CFL Best Option for Canadian Rookies

CFL Best Option for Canadian Rookies

The CFL-XFL talks aside, one of the most endearing things about the Canadian Football League is that it offers opportunities for homegrown players to carve out a career playing our uniquely national game.

Every year, talented Canadian rookies get the chance to show that they have the abilities and skillsets to make it in the game. Some go on to make their mark, some do not, but that’s the way pro sports work and the CFL has been their best option for more than 100 years.

Right from the opening whistle of the last CFL preseason in 2019, rookie quarterback Michael O’Connor was given game time by Toronto in a game against Montreal. Not only did the UBC graduate and Vanier Cup champion complete four of five passes right out of the gate, but he threw a TD in that set of downs.

O’Connor got some in-game reps during the 2019 regular season in which he completed 60% of his passes, including a major, and rushed for another score. He signed with Calgary this offseason and will no doubt learn a ton from Grey Cup-winning QB Bo Levi Mitchell.

The 2019 preseason also highlighted the abilities of Winnipeg-born running back Brady Oliveira, who was drafted by the Blue Bombers that year.

He immediately showed why the team signed him as a prospective back up to the man widely regarded as the best-ever RB in CFL history, Andrew Harris, with some stellar powerhouse runs in the opening game against the Edmonton Football Team.

“Running down on special teams, getting in there when my number was called on offence and getting some carries and making the most of it,” Oliveira told Global News afterwards.

However, just three weeks into the regular season he got an ankle injury that brought a premature end to his rookie year. Fortunately, or otherwise for Oliveira, there was no season in 2020 because of the pandemic so he has had a whole lot of extra time to heal, and as such, is raring to go in 2021 all things being equal.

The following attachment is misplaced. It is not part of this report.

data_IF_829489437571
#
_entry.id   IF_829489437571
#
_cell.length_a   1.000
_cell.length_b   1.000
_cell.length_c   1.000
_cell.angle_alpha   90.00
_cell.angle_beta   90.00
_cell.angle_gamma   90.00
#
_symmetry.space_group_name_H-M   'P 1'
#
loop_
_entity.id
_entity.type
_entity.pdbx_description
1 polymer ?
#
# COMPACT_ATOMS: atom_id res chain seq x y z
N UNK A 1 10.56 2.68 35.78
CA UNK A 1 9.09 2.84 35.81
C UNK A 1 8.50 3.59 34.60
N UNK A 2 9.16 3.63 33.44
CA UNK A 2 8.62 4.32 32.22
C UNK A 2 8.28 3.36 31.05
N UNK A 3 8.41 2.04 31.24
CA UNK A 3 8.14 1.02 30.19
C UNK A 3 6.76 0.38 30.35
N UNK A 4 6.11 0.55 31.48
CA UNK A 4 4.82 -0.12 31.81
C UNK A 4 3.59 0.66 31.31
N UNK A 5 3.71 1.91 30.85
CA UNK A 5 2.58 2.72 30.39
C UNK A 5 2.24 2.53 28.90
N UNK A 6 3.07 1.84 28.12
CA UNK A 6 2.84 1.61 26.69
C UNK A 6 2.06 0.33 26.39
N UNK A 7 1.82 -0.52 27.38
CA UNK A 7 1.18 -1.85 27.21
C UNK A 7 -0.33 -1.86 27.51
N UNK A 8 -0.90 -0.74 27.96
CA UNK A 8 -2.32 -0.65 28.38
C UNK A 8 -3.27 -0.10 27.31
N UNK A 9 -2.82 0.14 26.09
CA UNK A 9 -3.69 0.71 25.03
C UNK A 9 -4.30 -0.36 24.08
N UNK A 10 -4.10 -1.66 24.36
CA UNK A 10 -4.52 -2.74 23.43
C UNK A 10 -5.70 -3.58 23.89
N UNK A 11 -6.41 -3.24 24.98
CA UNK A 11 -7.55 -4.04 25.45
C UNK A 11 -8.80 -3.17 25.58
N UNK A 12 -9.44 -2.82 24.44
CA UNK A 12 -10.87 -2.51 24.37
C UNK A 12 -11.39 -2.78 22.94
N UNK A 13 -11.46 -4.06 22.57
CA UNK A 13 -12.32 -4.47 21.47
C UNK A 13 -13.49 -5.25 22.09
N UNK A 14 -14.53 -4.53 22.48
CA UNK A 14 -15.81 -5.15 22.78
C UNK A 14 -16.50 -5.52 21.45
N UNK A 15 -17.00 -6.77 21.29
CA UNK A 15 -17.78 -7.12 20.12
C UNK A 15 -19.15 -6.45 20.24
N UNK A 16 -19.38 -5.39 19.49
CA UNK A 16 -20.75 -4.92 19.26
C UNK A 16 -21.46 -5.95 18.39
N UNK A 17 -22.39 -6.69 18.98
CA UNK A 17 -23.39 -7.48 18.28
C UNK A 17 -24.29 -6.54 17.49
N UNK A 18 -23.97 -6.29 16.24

Another rookie QB with a pretty good mentor to learn from as he awaits his opportunity to shine is Nathan Rourke, who was drafted in 2020 by the BC Lions.

“I think I’m in such a great situation as a young guy who still has so much to learn and to be able to go in and learn from one of the best in the game,” Rourke told at the time.

He was referring to Mike Reilly, one of the most proficient QBs in the game today. Rourke, originally from Ontario, had a remarkable US collegiate career with Ohio, which led to him being drafted at #15, tied for the highest QB selection in the CFL draft.

And one other player from the 2020 draft with big wraps on him is kicker Marc Liegghio from Western University. He was picked up by Winnipeg as the Bombers see him as their potential future with Justin Medlock becoming a free agent.

On the flip side, another Blue Bomber who showed promise in the 2019 preseason was receiver Dylan Schrot, a product of the University of Manitoba. He too was given game time against Edmonton and guess what? He scored the only TD of that contest on a deep passing route drawn up especially for him by Winnipeg’s coaching staff.

Schrot was eventually cut by the Bombers that season and hasn’t gone on with his playing career since, and nor has another promising player from a recent crop of young talents, Noah Picton.

He graduated from the University of Regina with impressive stats including being the all-time leading passer in U SPORTS history and twice being named a West Canada All-Star and First Team All-Canadian.

Picton was signed to a three-year deal by Toronto after going undrafted in 2018. He ended up seeing only minimal game time in the 2019 preseason and then, of course, nada in 2020.

Perhaps that’s why he opted for a more reliable career path by accepting a position as quarterbacks coach with his alma mater.

Now, as we make our way through 2021, there is a glimmer of hope that there will be a CFL season this year even though the world continues to deal with COVID-19.

If there is one, it’s unclear if it will be an 18-game season kicking off in June, or whether it will be an abbreviated version starting on Labour Day. The CFL, in conjunction with the CFLPA and public health officials, are still noodling that one.

Despite the uncertainties, all nine teams have been building their rosters in the belief that there will be a season.

Of particular note, Montreal and Ottawa have brought in a truckload of local talent, specifically Quebecers. The Als have 24 Quebec-born players on their roster and the Redblacks have 11.

“It’s important to have local guys because they are a great source of pride for our fans,” Alouettes director of football operations Éric Deslauriers told the team’s website.

And therein lies one of the things that makes the CFL unique and one which could potentially be affected by talks with the XFL.

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